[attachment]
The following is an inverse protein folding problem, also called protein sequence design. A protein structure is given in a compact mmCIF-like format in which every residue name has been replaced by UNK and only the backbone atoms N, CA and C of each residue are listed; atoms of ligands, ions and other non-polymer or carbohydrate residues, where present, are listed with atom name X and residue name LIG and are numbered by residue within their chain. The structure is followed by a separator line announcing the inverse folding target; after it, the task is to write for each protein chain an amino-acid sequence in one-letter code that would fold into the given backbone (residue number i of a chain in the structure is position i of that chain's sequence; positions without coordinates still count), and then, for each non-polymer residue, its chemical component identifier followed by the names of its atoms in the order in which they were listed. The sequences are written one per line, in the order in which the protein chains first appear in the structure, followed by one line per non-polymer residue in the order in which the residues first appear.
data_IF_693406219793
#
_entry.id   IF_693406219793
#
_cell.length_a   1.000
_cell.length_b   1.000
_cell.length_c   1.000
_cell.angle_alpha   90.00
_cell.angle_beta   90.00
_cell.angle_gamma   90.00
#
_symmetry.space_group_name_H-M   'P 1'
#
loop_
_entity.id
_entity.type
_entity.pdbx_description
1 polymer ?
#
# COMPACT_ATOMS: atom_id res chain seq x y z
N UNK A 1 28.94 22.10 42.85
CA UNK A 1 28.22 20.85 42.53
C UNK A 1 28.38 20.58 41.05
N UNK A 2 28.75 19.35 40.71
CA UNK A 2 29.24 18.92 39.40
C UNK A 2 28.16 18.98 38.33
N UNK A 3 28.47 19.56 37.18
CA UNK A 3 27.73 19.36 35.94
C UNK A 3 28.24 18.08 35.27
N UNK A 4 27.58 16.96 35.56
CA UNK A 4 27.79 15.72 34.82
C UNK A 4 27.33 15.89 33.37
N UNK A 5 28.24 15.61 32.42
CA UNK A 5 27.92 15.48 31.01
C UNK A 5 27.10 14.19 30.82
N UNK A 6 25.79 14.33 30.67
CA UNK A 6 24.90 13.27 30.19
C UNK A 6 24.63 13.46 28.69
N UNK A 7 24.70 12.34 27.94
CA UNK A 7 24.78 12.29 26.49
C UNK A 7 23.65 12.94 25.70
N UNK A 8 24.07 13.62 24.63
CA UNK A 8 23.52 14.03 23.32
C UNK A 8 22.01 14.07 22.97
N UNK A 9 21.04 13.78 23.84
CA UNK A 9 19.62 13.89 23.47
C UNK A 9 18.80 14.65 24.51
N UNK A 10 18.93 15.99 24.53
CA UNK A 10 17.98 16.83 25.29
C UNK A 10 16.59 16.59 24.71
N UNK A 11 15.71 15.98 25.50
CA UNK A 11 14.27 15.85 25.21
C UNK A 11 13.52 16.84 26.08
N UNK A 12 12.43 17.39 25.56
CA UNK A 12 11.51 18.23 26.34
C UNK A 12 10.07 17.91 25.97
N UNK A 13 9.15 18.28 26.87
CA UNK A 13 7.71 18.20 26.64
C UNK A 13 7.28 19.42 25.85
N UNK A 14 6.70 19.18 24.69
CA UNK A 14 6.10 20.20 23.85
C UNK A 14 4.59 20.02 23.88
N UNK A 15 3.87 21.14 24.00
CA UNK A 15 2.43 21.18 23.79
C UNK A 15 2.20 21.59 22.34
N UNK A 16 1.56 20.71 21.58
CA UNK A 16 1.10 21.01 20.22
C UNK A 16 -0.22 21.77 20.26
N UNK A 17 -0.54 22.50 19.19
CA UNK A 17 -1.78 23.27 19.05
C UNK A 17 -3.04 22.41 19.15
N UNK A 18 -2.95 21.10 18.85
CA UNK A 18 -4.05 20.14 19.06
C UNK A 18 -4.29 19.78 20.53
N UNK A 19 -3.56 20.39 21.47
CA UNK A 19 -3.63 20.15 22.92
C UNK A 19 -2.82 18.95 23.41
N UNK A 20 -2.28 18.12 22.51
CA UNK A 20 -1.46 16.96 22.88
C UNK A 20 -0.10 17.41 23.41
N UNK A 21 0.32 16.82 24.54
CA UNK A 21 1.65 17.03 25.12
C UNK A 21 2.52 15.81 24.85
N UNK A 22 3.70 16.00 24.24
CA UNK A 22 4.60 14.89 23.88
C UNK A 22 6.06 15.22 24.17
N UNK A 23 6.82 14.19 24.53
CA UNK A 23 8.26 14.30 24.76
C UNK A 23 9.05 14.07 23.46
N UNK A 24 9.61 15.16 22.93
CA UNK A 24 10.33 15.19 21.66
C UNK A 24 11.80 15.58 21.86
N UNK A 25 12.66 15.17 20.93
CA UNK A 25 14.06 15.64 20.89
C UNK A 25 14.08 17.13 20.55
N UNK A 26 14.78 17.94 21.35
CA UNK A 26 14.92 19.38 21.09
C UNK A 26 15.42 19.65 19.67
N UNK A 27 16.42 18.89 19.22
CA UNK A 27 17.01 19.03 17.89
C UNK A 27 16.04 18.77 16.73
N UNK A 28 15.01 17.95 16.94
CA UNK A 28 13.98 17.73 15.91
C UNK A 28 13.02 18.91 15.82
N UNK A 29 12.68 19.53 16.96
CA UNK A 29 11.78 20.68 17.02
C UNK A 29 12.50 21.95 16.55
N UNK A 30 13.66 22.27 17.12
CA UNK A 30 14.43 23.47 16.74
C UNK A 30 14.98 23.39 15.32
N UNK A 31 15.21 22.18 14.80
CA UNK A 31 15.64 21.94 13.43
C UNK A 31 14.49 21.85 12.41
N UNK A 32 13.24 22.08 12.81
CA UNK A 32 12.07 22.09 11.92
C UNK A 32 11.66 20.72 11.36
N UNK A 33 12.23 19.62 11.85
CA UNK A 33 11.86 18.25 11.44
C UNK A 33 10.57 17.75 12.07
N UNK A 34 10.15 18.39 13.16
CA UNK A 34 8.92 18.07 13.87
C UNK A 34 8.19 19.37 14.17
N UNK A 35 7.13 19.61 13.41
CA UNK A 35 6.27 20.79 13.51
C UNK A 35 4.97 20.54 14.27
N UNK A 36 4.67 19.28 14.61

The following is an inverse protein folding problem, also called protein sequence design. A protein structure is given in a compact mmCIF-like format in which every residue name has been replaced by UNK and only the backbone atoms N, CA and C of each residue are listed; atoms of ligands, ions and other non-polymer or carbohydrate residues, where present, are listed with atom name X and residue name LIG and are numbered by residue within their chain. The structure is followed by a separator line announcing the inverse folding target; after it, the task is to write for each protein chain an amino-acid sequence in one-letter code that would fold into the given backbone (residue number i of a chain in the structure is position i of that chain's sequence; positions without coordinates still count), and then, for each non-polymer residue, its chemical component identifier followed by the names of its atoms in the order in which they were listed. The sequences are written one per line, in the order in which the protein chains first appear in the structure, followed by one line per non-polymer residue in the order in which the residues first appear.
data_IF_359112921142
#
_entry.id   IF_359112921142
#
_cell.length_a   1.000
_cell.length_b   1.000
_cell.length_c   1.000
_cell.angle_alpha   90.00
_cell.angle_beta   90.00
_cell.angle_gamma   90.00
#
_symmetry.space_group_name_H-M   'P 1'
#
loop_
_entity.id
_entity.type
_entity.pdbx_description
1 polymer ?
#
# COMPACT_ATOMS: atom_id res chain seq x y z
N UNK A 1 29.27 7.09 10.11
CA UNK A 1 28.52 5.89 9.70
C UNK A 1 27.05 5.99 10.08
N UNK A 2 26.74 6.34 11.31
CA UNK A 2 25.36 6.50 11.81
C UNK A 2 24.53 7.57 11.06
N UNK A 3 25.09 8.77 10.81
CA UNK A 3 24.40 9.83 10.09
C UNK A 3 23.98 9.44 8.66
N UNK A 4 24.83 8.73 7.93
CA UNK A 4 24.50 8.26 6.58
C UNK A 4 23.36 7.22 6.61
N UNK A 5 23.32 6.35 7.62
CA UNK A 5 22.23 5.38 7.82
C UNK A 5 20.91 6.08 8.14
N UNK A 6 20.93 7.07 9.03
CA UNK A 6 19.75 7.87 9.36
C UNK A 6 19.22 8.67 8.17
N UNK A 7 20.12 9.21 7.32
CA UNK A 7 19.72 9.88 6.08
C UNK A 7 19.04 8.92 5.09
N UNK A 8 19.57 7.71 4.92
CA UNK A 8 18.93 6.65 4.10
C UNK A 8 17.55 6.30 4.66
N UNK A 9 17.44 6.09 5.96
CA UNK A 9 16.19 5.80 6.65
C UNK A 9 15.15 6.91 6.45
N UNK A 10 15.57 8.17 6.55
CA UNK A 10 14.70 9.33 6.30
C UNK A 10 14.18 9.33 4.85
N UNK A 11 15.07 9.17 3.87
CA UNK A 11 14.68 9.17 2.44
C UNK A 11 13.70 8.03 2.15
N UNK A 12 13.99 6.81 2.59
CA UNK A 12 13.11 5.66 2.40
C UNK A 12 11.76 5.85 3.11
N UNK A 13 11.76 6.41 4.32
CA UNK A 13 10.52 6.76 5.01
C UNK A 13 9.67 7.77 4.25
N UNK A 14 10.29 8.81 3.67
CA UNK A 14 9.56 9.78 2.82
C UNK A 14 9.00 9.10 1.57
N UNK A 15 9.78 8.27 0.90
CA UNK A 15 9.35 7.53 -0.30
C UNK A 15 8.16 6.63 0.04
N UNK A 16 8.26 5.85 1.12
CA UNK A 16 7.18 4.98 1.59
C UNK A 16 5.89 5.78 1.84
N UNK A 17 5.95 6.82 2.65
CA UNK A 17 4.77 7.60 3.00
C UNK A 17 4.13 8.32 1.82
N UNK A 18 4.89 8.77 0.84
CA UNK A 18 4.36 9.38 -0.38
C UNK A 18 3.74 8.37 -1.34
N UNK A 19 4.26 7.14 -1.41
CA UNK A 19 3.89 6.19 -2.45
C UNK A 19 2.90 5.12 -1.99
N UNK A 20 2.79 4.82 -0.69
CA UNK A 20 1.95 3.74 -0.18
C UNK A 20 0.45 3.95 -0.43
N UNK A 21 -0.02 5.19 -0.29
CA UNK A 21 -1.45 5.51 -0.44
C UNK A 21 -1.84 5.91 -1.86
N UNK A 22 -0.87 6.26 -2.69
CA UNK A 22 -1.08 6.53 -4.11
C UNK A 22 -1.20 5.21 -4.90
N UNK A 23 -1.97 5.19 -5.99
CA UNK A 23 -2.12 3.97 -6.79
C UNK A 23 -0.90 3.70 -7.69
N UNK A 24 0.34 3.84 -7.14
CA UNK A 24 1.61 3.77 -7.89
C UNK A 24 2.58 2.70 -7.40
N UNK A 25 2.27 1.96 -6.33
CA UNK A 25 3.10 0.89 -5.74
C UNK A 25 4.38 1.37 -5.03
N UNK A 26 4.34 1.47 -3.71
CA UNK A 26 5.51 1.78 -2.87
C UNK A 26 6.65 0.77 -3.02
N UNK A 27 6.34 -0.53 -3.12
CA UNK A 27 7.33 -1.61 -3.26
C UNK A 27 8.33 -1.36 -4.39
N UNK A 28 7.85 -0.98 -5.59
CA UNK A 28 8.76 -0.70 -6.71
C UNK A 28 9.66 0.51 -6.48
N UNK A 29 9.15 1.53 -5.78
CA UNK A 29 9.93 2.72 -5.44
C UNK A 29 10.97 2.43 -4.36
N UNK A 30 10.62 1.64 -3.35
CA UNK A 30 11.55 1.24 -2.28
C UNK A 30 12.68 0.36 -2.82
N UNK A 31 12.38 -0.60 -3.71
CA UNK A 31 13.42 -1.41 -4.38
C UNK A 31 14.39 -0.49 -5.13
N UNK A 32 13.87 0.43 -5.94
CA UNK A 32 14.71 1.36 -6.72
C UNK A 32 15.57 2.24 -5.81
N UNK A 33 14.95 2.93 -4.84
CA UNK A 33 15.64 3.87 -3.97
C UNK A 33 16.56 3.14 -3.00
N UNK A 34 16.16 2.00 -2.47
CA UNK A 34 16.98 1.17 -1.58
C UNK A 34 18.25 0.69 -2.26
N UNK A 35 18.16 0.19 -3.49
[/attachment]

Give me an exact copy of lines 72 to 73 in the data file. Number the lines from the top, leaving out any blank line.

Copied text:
C UNK A 17 -3.04 22.41 19.15
N UNK A 18 -2.95 21.10 18.85